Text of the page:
Our group this morning at the Ford House consisted of many first-time birders. It was as delightful to see their reactions to the birds they could see as much as it was a delight to see the returning migrants ourselves. The group was led by me, Bill Rapai (President, G. P. Aududon) and Jim Szelc, who used to carry the telescope for the crowd. In this covid cautious Bird Walk era, we rely upon him for dispensing great information and encouragement as well as his knowledgeable commentary.
Tree Swallows had returned and were very vocal over the middle section of Bird Island, landing on the bare branches of the central tree and then taking off in pursuit of insects. A solitary Chimney Swift joined them in the sky, and we noted the different wing beat between the two aerialists. Yellow-rumped Warblers, both species of Kinglets, a single Yellow-bellied Sapsucker and a Hermit Thrush were also located. Along the edge of the water where it meets the brush, important habitat to preserve, we spotted two stunning Swamp Sparrows and a Winter Wren.
Of course, Red-winged Blackbird males were all over, engaged in territorial skirmishes.
The water brought us other beautiful species including Wood Duck and Bufflehead. Forster’s Terns were gracefully flying along the water near the G. P. Woods Park and moments later we were able to make comparisons to a Bonaparte’s Gull who put on quite the show as it circled around the cove in search of fish near the surface.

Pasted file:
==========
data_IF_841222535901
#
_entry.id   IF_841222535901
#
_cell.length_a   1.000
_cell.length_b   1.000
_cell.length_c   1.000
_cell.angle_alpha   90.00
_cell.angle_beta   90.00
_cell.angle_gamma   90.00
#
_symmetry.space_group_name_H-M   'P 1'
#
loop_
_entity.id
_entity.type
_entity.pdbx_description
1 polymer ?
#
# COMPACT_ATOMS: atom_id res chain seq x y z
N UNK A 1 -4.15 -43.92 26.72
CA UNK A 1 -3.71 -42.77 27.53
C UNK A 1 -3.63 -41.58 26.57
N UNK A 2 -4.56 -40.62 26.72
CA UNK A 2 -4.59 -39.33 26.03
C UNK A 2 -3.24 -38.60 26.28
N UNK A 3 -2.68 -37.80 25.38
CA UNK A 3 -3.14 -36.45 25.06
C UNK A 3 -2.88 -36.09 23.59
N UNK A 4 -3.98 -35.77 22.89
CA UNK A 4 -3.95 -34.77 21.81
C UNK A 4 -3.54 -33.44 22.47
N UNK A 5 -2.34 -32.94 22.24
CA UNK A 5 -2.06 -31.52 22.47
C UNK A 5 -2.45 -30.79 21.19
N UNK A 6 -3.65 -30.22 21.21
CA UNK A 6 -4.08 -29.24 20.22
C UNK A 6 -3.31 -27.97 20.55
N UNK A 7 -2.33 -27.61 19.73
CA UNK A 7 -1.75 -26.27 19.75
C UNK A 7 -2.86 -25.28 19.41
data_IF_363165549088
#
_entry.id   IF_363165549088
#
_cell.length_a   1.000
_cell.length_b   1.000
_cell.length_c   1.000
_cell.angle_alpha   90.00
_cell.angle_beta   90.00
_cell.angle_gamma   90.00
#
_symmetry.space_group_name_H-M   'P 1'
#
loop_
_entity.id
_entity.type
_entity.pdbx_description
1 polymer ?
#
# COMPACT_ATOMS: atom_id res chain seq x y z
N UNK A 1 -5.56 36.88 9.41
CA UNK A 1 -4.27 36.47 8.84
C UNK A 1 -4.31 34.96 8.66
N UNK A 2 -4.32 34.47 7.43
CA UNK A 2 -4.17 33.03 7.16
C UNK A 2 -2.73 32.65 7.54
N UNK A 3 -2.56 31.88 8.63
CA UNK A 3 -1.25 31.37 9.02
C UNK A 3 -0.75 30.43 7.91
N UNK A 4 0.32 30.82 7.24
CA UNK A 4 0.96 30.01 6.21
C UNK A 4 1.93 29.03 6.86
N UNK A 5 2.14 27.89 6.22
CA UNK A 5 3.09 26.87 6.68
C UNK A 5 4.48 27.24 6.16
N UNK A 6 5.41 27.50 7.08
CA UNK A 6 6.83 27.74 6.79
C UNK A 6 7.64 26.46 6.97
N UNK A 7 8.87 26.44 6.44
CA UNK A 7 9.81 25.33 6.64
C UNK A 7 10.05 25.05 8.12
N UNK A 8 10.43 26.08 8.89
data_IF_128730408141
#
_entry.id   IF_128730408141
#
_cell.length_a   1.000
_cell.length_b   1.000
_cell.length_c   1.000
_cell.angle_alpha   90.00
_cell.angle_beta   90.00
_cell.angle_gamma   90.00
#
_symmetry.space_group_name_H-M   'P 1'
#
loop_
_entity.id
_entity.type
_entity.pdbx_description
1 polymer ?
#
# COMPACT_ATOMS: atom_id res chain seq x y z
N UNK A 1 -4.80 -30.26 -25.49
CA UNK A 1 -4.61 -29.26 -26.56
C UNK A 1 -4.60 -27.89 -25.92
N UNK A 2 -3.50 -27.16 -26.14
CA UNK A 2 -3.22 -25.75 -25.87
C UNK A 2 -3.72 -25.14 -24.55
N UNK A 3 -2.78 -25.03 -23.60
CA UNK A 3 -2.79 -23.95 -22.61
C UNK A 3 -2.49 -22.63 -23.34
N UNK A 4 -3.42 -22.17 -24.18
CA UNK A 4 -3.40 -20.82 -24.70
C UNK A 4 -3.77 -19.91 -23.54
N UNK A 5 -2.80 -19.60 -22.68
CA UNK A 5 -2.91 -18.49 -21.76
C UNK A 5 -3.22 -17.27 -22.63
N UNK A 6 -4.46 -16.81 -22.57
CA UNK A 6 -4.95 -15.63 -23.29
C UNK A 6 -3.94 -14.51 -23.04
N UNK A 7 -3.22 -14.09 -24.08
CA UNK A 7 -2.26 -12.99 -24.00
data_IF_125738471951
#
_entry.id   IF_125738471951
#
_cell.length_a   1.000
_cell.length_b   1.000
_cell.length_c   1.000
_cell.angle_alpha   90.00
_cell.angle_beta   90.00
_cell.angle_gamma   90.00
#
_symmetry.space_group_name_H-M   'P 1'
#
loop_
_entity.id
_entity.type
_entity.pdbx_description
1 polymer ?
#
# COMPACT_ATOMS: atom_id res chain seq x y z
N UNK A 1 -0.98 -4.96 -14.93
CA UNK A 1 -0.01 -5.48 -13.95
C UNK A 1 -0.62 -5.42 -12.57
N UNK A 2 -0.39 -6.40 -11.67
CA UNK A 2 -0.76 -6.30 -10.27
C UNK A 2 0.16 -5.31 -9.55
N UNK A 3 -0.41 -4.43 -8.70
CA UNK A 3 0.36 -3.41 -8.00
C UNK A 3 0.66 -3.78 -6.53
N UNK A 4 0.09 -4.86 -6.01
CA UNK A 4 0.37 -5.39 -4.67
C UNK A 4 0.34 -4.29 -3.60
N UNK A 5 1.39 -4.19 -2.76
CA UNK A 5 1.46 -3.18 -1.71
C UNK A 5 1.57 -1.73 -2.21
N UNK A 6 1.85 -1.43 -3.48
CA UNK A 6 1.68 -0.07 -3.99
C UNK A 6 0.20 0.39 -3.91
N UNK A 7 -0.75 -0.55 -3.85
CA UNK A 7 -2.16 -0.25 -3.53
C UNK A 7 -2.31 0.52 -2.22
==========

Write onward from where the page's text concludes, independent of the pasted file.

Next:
Killdeer and Robins were already on nests. We had a great look at a Baltimore Oriole Nest left hanging from last year, an educational piece as a few in our group had not realized that they stayed and nested. There were lots of vocalizations by the Red-bellied Woodpeckers which led to a discussion about the sad fact that European Starlings will sometimes usurp the resident Woodpeckers to claim the nesting cavity that they just finished for themselves.
One of the Canada Goose pair already had young ones that they were vigorously defending against anyone that got too close.
Lots of bird species were on the move and gave us opportunities to compare wing beat style and speed. Great-Blue Heron and Double-crested Cormorants flew high overhead while the female Belted Kingfisher paraded back and forth in the cove.
The Red-tailed Hawk was very obvious when we first arrived. We were unable to locate a nest as in years’ past.
All in all, a wonderful two hour relaxing stroll, with the good fortune of fine looks and observations of 41 species of birds.
Many thanks to Bill Rapai for his photos of Red-winged Blackbirds, Canada Goose and Bonaparte’s Gull and to Lisa Vreede for her photo of the Hermit Thrush.
Rosann Kovalcik, Co-Leader
Birds seen on April 24, 2021 at Ford House
Great Blue Heron